Tag Archives: agriculture

Nebraska residents, those attending school in Nebraska, or those interested in a career in poultry-based in Nebraska are encouraged to apply for the 2021-2022 Nebraska Poultry Education Scholarship.

A total of four $1,000 scholarships may be awarded for the 2021-2022 academic year. The four scholarships are awarded based on college credit hours completed (0-26 Freshman, 27-52 Sophomore, 53-88 Junior, 89 or more Senior). Read and follow the instructions carefully prior to submitting your application. All winners will be notified no later than February 1, 2021.

If awarded, the scholarship will be awarded directly to the educational institution. Applicants and winners are encouraged to apply each year and can be awarded the scholarship multiple times but not totaling more than $1,000 per academic year. Winners are required to attend the Nebraska Poultry Industries virtual conference to be presented the scholarship. Non-traditional students are encouraged to apply.

Application Deadline – January 20, 2021

If you are not an eligible student, we encourage you to forward this email along to any high school seniors or current college students in your network that are pursuing a career in the poultry industry.

Scholarship Application Link

ST. PAUL, Minn., Jan. 7, 2021 /PRNewswire/ — CHS Inc. (NASDAQ: CHSCP), the nation’s leading agribusiness cooperative, today reported net income of $69.7 million for the first quarter of fiscal year 2021 that ended Nov. 30, 2020. This compares to net income of $177.9 million in the first quarter of fiscal year 2020.

The results for the first quarter of fiscal year 2021 reflect:

  • Revenues of $8.7 billion compared to revenues of $7.6 billion for the first quarter of fiscal year 2020.
  • Impacts in the CHS Energy segment that included:
    • Exceptionally low crack spreads and other unfavorable market conditions in our refined fuels business, driven primarily by the COVID-19 pandemic, resulted in volume and price declines that significantly reduced earnings in our Energy segment compared to the same period of the prior year.
    • Decreased propane demand that resulted from warmer and drier fall weather during the first quarter of fiscal 2021 compared to the same period of the prior year.
  • Impacts in the CHS Ag segment that included:
    • Improved relations between the United States and foreign trading partners that drove increased volumes and margins for grain and oilseed.
    • Favorable weather conditions during fall harvest compared to the prior year that drove increased volumes and margins across much of our Ag segment.

“Our employees’ commitment throughout the first quarter allowed us to consistently deliver products and services to our owners and customers around the world,” said Jay Debertin, president and CEO of CHS Inc. “A good growing season led to a good harvest season, and we saw commodity price rallies from spring and summer carry into fall. Those good weather conditions led to the highest volume fall fertilizer season we’ve seen since 2013 despite volatility in the nitrogen and phosphate markets.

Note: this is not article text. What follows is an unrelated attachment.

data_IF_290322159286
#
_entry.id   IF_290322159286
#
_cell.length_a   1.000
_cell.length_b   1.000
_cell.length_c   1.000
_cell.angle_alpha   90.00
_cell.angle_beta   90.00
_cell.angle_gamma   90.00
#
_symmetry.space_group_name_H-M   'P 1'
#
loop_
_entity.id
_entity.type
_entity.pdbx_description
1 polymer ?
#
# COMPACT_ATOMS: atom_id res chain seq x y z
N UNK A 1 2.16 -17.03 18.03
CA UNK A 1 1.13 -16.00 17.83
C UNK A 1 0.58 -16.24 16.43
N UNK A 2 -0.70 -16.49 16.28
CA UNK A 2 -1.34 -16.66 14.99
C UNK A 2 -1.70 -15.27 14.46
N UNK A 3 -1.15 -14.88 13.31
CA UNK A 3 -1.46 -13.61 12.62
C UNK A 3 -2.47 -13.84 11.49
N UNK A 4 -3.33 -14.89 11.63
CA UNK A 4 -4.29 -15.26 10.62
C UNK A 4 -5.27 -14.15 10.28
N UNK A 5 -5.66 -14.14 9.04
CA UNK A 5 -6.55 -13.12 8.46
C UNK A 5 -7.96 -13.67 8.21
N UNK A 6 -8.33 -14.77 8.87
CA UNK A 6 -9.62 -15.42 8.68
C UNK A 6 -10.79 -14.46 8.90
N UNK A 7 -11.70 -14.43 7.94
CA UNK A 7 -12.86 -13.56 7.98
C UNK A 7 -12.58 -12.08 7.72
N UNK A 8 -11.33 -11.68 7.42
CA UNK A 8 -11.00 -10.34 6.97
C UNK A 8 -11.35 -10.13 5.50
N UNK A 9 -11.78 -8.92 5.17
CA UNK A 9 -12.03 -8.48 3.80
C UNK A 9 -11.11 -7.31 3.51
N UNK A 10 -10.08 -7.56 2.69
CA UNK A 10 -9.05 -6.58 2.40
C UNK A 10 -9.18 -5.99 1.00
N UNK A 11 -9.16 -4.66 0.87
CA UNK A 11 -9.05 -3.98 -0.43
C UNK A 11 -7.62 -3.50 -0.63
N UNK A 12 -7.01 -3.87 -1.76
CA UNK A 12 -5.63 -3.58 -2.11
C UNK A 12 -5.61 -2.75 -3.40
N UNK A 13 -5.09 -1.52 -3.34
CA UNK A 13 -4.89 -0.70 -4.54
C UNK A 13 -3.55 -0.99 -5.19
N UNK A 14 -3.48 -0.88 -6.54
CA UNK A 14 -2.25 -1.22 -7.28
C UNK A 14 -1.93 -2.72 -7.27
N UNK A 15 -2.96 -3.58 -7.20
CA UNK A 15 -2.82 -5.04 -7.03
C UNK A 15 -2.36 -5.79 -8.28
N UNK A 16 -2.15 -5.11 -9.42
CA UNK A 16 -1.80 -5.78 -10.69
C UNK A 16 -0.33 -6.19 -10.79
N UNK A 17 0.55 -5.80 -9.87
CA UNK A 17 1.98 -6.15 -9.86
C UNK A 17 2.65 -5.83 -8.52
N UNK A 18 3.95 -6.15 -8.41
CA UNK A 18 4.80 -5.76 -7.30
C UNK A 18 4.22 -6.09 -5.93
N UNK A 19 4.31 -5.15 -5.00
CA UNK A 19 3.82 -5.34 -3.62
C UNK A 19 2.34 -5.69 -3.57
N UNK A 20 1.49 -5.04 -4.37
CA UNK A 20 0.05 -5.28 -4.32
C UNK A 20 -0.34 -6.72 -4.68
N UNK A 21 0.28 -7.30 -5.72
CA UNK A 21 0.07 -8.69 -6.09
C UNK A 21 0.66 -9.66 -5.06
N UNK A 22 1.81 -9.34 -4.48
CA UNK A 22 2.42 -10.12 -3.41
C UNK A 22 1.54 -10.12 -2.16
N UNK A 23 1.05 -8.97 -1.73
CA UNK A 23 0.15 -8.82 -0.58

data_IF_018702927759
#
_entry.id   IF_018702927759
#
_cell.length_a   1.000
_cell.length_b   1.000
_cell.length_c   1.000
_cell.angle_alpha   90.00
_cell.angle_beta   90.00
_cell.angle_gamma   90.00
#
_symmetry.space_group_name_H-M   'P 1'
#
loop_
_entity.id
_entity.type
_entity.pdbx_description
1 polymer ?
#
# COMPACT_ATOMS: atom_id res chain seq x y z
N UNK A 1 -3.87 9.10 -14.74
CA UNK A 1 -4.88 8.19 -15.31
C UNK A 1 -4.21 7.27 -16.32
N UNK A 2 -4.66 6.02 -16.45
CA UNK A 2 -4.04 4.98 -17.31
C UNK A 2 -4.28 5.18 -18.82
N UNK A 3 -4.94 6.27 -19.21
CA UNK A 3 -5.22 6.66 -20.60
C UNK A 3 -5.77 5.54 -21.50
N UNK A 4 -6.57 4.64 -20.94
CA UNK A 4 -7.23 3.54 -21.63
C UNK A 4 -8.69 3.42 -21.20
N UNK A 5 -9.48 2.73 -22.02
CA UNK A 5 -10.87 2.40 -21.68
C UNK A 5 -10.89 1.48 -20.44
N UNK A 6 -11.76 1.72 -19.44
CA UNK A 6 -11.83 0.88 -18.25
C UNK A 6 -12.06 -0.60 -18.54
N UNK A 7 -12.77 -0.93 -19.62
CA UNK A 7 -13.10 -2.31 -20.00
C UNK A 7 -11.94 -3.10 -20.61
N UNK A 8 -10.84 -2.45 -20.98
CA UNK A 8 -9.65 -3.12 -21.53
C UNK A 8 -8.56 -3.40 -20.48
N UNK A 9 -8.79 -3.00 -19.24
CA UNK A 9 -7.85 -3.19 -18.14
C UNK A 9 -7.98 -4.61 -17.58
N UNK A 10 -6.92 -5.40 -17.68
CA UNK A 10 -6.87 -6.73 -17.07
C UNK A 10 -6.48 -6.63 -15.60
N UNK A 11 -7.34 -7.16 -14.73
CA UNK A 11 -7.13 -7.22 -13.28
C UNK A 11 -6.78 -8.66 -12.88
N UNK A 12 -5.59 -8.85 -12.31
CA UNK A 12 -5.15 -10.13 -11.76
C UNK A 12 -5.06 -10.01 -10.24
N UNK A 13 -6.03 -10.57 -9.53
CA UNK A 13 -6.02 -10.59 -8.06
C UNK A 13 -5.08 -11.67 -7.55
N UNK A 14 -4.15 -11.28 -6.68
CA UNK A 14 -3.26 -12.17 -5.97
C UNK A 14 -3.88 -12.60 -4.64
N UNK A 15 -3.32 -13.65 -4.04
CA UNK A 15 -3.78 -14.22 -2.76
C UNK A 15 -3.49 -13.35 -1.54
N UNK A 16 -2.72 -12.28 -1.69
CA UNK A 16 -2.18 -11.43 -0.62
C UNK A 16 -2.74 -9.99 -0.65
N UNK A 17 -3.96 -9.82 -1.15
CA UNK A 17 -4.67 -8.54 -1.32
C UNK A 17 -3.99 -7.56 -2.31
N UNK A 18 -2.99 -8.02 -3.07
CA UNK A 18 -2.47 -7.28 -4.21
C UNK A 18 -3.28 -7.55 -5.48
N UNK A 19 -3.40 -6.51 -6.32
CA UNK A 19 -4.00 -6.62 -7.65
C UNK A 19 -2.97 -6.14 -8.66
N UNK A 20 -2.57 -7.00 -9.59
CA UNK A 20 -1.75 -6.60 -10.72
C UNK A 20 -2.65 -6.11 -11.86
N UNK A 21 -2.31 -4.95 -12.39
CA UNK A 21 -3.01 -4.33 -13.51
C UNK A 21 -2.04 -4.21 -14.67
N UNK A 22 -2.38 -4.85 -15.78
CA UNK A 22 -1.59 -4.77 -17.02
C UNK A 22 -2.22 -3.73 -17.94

“Improved trade opportunities with China and improved trade activity in Europe and Africa helped drive first quarter improvement in our global grain business. Our animal nutrition volumes also saw growth in the first quarter of fiscal year 2021,” Debertin said. “We saw year-over-year increases in premium diesel sales with rural America continuing to rely on us for their energy needs. However, our overall Energy segment experienced ongoing challenges on refined fuels margins as the pandemic continues to challenge the energy industry. Throughout the remainder of our fiscal year, we will remain focused on our key priorities including protecting the financial health of CHS, caring for those who depend on us and bringing efficiencies to how we run our businesses and deliver products.”

The Rural Coalition urges President-elect Joe Biden to select highly qualified leaders for Department of Agriculture politically appointed positions.

The group of more than 70 food and farming organizations sent the request to the incoming administration in a recent letter. The letter calls on Biden to choose USDA mission and agency leaders who deeply understand how to utilize the full range of USDA programs to achieve his goals of racial justice, climate change, and pandemic recovery.

The letter states, “We have the opportunity and imperative now to work together to make things happen in a way that didn’t happen before,” at USDA. Further, the organization says Biden should start doing so by nominating Native American Agriculture Fund CEO Janie Simms Hipp as the USDA Deputy Secretary. Hipp is the former senior advisor for tribal relations to former Agriculture Secretary Tom Vilsack and director of the Office of Tribal Relations. The letter adds, “We stand ready to work with a progressive and racially diverse leadership team at USDA.”

A five-part mini-documentary series on raising cattle in America begins on Sunday, January third, and a new episode will debut every Sunday night in January. The series is called “A Rare Breed: Legacies of Excellence,” and it will launch on the Certified Angus Beef Brand Cattlemen Connection YouTube channel.